Long ago, a friend of mine referred to Colorado as my “spiritual homeland.” I frequently jest that I’m spiritually bankrupt except when it comes to the outdoors, and she was referring to my long-held love affair with the Centennial State.
My friend was right. There are parts of Colorado that are my “happy place,” where I immediately feel I can breathe more deeply, shelve my neuroses and just live in the moment. Places like Aspen’s Maroon Bells, Telluride, and Clark, near Steamboat Springs, are my cure for existential angst. I love the mountains and rivers, but when combined with shimmering aspens, wildflower-festooned meadows and crystalline skies and alpine lakes, it’s pure magic.
There are other places in the world that have a similar soporific effect on me: Hanalei, Kauai; almost anywhere in Australia; Krabi, Thailand; Atacama, Chile.
I’ve been in Colorado for work the last two weeks, and have devoted a lot of thought to this topic. Everyone, even if they’ve never left their home state, must have a happy place. Not a hotel or spa, but a region, town, beach, park, or viewpoint that melts stress, clears the mind and restores inner peace.
I asked a few of my Gadling colleagues this question, and their replies were immediate. Check them out following the jump.
Pam Mandel: Ruby Beach, Olympic Peninsula, Washington.
Kyle Ellison: Playa Santispac, Baja, and Kipahulu, Maui.
Grant Martin, Editor: “Happy place number one is a fifth-floor patio in the West Village with my friends, and a few beers. A garden and a quiet spot in a city surrounded by madness. Number two is at the sand dunes at Hoffmaster State Park in Muskegon, Michigan. Hop over the fence in the large camping loop head up the hill and towards the lake and you’ll find the quietest row of sand dunes in West Michigan. It’s a great place to camp out and gaze over lake, and also a good spot to take a date.”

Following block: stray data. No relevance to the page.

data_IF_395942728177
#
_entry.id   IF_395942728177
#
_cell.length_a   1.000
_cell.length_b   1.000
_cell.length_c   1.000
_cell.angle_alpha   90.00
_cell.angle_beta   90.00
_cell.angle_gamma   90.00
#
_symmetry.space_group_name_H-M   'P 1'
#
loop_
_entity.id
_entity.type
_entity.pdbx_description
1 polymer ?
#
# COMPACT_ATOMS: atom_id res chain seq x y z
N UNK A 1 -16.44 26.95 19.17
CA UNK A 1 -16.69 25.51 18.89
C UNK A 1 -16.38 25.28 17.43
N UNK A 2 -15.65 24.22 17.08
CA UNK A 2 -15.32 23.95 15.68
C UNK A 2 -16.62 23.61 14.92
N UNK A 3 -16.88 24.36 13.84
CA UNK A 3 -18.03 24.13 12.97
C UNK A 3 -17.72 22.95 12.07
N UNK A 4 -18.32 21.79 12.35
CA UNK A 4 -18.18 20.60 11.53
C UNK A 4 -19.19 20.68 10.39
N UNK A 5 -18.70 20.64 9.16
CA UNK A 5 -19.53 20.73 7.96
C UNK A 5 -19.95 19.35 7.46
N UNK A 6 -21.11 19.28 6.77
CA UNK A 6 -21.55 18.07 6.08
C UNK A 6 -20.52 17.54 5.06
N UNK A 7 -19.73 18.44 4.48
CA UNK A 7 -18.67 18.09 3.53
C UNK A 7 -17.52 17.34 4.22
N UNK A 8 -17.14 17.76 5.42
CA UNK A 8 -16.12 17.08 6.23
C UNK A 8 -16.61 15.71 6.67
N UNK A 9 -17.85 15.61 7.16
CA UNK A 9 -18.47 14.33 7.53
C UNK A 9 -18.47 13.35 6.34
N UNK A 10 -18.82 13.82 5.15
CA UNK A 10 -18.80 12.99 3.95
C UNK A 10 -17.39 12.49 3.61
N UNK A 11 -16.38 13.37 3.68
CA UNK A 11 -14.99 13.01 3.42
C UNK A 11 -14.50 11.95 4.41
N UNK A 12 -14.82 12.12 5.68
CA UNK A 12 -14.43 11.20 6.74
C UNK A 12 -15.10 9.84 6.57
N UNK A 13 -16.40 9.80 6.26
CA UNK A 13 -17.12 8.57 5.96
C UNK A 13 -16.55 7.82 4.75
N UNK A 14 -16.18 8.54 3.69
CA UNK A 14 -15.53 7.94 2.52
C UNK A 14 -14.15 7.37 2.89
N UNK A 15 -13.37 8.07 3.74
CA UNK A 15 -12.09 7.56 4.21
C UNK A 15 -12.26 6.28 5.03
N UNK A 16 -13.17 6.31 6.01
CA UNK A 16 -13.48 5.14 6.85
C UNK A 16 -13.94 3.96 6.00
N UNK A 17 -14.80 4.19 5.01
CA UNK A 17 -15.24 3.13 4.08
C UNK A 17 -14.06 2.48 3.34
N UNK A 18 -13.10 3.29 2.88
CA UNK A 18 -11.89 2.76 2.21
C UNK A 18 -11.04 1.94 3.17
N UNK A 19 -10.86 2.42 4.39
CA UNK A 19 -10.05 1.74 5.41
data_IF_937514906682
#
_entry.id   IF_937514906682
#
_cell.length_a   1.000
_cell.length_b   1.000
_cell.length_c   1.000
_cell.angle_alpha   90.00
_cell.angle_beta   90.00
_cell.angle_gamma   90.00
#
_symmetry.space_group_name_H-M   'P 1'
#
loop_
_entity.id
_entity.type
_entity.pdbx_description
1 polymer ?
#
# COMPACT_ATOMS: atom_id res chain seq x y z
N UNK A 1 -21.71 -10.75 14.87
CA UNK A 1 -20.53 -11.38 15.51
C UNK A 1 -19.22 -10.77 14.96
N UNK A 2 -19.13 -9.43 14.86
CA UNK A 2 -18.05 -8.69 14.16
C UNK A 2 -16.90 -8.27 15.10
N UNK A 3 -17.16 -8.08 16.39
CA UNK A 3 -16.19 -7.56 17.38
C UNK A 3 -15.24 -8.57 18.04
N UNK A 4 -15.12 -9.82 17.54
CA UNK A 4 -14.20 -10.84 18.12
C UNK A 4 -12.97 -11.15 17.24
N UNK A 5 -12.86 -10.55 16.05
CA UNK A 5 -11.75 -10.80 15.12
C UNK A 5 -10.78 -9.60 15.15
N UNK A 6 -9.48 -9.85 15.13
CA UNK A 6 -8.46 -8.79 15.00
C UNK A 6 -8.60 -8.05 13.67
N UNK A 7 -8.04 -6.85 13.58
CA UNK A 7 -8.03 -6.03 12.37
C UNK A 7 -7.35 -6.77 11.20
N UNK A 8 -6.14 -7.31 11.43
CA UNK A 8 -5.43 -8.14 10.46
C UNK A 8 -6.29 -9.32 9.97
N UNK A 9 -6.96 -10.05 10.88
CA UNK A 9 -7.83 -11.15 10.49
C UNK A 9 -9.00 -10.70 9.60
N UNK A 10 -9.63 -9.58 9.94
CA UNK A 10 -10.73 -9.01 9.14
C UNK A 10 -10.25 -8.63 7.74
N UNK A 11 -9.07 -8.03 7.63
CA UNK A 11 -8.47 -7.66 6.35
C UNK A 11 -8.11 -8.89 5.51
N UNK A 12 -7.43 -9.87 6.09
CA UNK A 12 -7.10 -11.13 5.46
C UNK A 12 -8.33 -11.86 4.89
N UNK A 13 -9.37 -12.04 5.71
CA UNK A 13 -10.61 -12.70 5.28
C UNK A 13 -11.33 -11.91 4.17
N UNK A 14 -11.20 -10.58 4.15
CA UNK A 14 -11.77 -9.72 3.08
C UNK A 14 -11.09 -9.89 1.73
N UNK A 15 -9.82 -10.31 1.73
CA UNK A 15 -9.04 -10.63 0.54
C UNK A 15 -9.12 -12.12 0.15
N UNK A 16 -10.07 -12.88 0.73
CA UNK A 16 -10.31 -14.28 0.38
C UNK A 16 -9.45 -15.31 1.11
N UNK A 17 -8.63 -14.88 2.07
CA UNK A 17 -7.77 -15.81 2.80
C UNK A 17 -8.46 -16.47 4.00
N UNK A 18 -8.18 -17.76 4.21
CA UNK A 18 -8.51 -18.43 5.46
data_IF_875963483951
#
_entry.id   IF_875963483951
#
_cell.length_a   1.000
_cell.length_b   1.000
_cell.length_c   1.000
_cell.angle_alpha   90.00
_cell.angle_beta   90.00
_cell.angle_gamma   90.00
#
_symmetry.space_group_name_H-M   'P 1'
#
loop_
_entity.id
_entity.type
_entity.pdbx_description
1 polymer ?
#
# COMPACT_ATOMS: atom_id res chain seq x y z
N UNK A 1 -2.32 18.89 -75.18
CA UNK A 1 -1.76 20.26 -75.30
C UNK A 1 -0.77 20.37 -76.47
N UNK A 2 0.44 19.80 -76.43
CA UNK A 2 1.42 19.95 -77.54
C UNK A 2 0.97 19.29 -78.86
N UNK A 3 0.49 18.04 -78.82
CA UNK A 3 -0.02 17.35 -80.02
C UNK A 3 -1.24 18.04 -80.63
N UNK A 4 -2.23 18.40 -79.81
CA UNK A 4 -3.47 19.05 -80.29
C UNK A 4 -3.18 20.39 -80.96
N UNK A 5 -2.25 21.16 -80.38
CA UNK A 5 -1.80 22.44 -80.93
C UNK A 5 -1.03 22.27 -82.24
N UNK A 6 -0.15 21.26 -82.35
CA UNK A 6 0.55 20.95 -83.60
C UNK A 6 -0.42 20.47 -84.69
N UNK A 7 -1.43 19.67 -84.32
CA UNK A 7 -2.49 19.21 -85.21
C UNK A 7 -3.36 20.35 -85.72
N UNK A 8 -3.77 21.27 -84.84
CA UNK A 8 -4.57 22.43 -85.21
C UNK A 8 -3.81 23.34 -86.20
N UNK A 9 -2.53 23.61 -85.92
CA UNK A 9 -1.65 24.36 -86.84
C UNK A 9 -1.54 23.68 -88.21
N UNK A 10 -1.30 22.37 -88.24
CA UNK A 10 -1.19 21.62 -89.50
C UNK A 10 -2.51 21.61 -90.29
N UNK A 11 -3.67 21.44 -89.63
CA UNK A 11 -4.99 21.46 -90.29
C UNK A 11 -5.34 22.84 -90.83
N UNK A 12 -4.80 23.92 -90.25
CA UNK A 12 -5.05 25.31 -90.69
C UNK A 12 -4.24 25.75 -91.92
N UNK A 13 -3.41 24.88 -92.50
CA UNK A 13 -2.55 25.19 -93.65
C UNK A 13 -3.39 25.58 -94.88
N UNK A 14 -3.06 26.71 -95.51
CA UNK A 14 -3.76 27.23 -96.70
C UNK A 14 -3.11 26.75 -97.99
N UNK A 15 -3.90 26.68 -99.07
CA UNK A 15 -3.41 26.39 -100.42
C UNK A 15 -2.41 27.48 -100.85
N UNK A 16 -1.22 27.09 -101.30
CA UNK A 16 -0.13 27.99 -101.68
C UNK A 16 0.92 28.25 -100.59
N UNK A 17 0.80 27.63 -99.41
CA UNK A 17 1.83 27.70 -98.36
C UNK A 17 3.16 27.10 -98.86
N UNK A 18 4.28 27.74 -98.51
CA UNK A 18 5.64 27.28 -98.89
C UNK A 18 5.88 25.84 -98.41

Jeremy Kressman: “There’s a tiny little park buried in the Gothic Quarter of Barcelona – one side of it is flanked by a Roman wall and there are balconies all around. It’s far enough off Las Ramblas that there’s not a lot of tourist foot traffic and the little side alleys off it are lined with little tapas bars and fire escapes thick with little gardens. I’d like to be there right now!”
Meg Nesterov: “Lake Winnipesaukee, New Hampshire. My family has a 100-year-old cabin on the lake with very basic plumbing and a very wonderful view. I’ve spent many childhood summers there and honeymooned there, like my parents did 35 years ago. I travel a lot to find great beach towns, but few match the bliss of bathing in the lake and eating fresh blueberries from the forest.”
Jessica Marati: The banks of the Tiber just outside Castel Sant’Angelo in Rome.
David Farley: “I grew up in the Los Angeles suburbs where the gridded streets were flanked by nearly identical houses and the stripmalls were dominated by the same chain stores that were in the next town (and the next town and the next ..). Few people walked anywhere. The civic planning implicitly left little room to stimulate the imagination.
So when I moved to a medieval hilltown near Rome, I felt like I’d found the place – my happy place, the spot I’d been looking for. Calcata, about the size of half a football field, is a ramshackle of stone houses, a church and a diminutive castle that sits atop 450-foot cliffs. There’s only one way in and out – which is not even big enough to fit an automobile – making the village completely pedestrian free. I would often stroll its crooked cobbled lanes or sit on the bench-lined square thinking that I was literally thousands of miles, but also a dimension or so from my suburban upbringing. I don’t live there anymore but I’ll be going back later this year to participate in a documentary that’s being made about my book (which was set there).”
Melanie Renzulli: The National Gallery of Art, Washington, DC.
Chris Owen: “Predictably, mine would be at sea, on any ship, completely surrounded by water in all directions as far as the eye can see.”
Jessica Festa: Sydney, Australia.
McLean Robbins: Telluride. “Descending into town on the gondola, in the middle of falling snow and pure silence, felt like heaven.”
Alex Robertson Textor: “My happy place is La Taqueria, at 2889 Mission Street in San Francisco.” To which I add, “Hell, yes.”
Where’s your happy place (keep your mind out of the gutter, please)? Let us know!
[Photo credit: Maroon Bells, Laurel Miller; Ruby Beach, Pam Mandel; cabin, Meg Nesterov; Calcata, David Farley]